First, some background. In 1973, the Chilean military, backed by Richard Nixon's CIA, overthrew Chile's democratically elected socialist president, Salvador Allende, and top general Augusto Pinochet declared himself "supreme chief of the nation". The junta suspended Chile's constitution and took its time composing a new one, which was finally ratified in 1980 in a fraudulent referendum. It called for the president (Pinochet having adopted that title by this point) to go before the voters every eight years, not in a contest against another candidate, but in a simple "yes" or "no" vote — because if opposing candidates were allowed to run, they might cry foul after Pinochet made up some numbers and claimed victory. But a lot can change in eight years. By 1988, the era of glasnost and perestroika had arrived, and in the face of friendly overtures from Moscow, the United States could not be seen to support a transparently rigged election by a military dictator. With America hedging its bets, and even the Roman Catholic Church putting pressure on the Chilean regime, Pinochet's people reluctantly agreed to allow the No campaign fifteen minutes of TV time per night to broadcast its message. The Sí campaign also received fifteen minutes, which was sort of academic given that the state also controlled the other 23½ hours of airtime each day.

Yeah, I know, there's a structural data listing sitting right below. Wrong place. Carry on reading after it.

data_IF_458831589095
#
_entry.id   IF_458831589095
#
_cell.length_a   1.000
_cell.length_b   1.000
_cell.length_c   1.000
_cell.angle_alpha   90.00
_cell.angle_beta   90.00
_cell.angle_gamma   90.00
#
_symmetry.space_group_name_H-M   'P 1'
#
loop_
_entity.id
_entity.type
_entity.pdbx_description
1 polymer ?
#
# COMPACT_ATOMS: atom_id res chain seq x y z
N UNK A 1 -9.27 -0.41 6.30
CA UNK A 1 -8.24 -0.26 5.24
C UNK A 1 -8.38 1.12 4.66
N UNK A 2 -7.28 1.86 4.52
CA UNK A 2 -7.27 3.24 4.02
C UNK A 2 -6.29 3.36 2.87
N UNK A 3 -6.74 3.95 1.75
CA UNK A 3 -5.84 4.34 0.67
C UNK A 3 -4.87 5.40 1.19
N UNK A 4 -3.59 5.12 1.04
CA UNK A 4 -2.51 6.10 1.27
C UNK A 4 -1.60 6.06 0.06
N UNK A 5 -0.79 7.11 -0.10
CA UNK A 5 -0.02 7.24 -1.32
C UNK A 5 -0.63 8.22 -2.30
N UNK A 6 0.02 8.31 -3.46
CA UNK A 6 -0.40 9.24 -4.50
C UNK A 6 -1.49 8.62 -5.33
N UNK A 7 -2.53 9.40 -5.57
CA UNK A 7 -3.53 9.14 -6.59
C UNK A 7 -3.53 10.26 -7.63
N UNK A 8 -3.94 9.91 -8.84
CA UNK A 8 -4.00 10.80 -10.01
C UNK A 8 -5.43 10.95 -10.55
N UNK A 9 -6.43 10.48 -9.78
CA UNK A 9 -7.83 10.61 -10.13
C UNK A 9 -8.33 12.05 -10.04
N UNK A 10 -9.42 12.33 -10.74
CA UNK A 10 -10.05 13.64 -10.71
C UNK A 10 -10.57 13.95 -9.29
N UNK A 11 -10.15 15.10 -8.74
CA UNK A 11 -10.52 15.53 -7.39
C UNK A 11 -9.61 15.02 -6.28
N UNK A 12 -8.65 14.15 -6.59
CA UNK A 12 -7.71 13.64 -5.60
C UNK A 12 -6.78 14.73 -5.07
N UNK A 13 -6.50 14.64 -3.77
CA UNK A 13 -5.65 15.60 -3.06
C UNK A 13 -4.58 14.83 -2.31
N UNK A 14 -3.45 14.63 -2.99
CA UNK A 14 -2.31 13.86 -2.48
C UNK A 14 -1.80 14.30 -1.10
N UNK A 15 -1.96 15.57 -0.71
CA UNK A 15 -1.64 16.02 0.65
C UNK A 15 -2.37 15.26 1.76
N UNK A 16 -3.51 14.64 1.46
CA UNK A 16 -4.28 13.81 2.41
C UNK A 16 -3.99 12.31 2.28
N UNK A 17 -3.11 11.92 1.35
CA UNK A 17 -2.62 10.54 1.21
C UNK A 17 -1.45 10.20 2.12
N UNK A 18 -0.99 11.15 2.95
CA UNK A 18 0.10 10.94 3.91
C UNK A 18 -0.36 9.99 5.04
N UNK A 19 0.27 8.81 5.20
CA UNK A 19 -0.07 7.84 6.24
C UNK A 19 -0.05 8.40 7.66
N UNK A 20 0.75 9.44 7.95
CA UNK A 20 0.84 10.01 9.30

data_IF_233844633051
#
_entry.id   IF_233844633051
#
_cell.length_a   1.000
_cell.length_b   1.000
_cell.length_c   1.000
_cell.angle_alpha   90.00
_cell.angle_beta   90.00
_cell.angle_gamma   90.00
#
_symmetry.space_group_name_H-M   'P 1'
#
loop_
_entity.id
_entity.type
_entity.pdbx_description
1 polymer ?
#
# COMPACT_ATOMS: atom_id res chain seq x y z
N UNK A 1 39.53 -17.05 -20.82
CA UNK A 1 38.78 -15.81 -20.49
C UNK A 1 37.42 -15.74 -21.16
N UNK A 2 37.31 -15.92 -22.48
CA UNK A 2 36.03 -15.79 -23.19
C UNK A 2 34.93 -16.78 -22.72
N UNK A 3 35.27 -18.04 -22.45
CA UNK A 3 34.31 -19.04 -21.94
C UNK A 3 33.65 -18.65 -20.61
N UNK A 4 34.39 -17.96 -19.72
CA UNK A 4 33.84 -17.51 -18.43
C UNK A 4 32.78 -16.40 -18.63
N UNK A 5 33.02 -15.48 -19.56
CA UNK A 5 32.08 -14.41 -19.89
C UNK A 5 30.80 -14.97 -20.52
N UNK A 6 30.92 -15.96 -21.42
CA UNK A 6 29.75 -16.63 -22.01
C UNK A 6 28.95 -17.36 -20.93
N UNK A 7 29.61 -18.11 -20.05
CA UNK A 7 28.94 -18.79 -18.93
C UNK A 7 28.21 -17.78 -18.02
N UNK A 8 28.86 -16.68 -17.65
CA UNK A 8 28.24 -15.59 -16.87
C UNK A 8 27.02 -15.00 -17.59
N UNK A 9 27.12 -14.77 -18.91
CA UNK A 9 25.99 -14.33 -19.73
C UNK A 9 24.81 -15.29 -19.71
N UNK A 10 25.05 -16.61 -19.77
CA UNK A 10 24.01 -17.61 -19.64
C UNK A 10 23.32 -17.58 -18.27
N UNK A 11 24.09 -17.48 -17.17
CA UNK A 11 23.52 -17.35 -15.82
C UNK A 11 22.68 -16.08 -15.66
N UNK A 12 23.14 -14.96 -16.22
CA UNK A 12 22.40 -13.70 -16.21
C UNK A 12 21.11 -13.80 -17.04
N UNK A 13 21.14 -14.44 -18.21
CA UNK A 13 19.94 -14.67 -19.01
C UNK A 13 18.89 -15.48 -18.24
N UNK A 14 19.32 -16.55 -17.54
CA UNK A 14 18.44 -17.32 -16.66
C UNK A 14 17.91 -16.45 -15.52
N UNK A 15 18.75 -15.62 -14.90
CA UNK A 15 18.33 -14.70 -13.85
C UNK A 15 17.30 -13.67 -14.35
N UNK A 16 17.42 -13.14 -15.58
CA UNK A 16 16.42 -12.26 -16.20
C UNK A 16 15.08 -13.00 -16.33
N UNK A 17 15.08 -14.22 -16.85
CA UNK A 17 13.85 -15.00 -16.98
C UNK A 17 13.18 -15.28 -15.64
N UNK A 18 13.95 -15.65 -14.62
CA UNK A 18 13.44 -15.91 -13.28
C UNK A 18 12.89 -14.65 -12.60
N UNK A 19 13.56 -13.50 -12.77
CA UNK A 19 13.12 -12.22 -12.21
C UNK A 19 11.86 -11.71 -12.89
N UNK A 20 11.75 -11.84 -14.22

The Sí campaign had another advantage: it got to call itself the Yes side, with all the positivity that implies. You can probably guess what the Sí ads looked like: cheering citizens; singing children; a beaming, grandfatherly Augusto. And, initially, the No campaign played right into the Sí campaign's hands. The early drafts of its TV spots were full of footage of dead bodies, citizens being beaten, troops giving Nazi salutes as they marched down Chilean streets, a scowling Pinochet, and red captions blaring horrible statistics: 34,690 tortured, 200,000 exiled, 2110 executed, 1248 disappeared, each accompanied by the plea, NO. The higher-ups in the No campaign thought they'd put together something very powerful. Enter the advertising industry, whose avatar in No is René Saavedra, a composite of several real-life figures. Saavedra asks whether the No managers are actually trying to win. They talk around the question but eventually concede that, no, they are realists, and know that they can't win a rigged election; what they can do is take advantage of their fifteen nightly minutes to give Pinochet the fiercest kicking they can. Saavedra calls for a retool based on the notion that in politics, the more optimistic campaign always wins. Ignore the fact that the good guys have been saddled with the word "No". That's just the name of the product; it might as well be "Pepsi". It's not the brand. The brand is… and here he and his team go off to brainstorm, trying to think of something that cannot be outflanked. What they come up with is alegria — "joy". Joy is the brand. The logo will be a pretty rainbow, and while it'll have to be accompanied by the word NO, they will boldly ignore the incongruity. And yes, they'll spend a few minutes each night talking about Pinochet, the way an ad for McDonald's generally has to show the food, briefly, reluctantly. But most of each broadcast will be straight out of the cheesiest '80s commercial you can imagine — a goofy guy dancing alone to a Walkman, laughing people riding horses through the countryside, little kiddies jumping on their parents' bed, dancers in bright colors, mimes for some reason — all of it accompanied by a catchy jingle: "Chile, joy is coming! Chile, joy is coming!" Some of the original No campaign higher-ups are outraged. Augusto Pinochet is a mass murderer, they point out. His government has tortured enough people to fill a stadium. This isn't an abstraction. Pinochet killed my brother, one snarls. And after the election is over, the same will probably happen to all of us, for daring to oppose the dictator. So if we're going to put our lives on the line, shouldn't it be for something? Rather than an empty-headed campaign that says nothing?